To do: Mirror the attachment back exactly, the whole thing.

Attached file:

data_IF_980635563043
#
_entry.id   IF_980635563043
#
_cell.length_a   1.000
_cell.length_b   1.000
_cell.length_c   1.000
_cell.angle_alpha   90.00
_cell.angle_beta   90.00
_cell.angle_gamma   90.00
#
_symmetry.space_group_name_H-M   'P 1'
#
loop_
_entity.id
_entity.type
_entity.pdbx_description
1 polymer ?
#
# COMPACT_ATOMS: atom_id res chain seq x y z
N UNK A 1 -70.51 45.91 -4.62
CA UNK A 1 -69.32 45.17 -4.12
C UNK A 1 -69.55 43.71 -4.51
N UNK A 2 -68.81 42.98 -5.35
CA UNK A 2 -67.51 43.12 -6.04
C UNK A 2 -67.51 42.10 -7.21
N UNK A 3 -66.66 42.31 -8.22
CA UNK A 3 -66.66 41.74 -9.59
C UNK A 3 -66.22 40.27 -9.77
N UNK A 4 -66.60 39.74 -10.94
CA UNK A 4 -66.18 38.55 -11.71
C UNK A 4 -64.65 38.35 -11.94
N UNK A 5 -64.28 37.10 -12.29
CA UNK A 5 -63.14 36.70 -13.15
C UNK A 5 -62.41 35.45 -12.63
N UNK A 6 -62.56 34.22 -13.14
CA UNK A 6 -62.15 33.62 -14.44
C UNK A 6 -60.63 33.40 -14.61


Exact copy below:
data_IF_980635563043
#
_entry.id   IF_980635563043
#
_cell.length_a   1.000
_cell.length_b   1.000
_cell.length_c   1.000
_cell.angle_alpha   90.00
_cell.angle_beta   90.00
_cell.angle_gamma   90.00
#
_symmetry.space_group_name_H-M   'P 1'
#
loop_
_entity.id
_entity.type
_entity.pdbx_description
1 polymer ?
#
# COMPACT_ATOMS: atom_id res chain seq x y z
N UNK A 1 -70.51 45.91 -4.62
CA UNK A 1 -69.32 45.17 -4.12
C UNK A 1 -69.55 43.71 -4.51
N UNK A 2 -68.81 42.98 -5.35
CA UNK A 2 -67.51 43.12 -6.04
C UNK A 2 -67.51 42.10 -7.21
N UNK A 3 -66.66 42.31 -8.22
CA UNK A 3 -66.66 41.74 -9.59
C UNK A 3 -66.22 40.27 -9.77
N UNK A 4 -66.60 39.74 -10.94
CA UNK A 4 -66.18 38.55 -11.71
C UNK A 4 -64.65 38.35 -11.94
N UNK A 5 -64.28 37.10 -12.29
CA UNK A 5 -63.14 36.70 -13.15
C UNK A 5 -62.41 35.45 -12.63
N UNK A 6 -62.56 34.22 -13.14
CA UNK A 6 -62.15 33.62 -14.44
C UNK A 6 -60.63 33.40 -14.61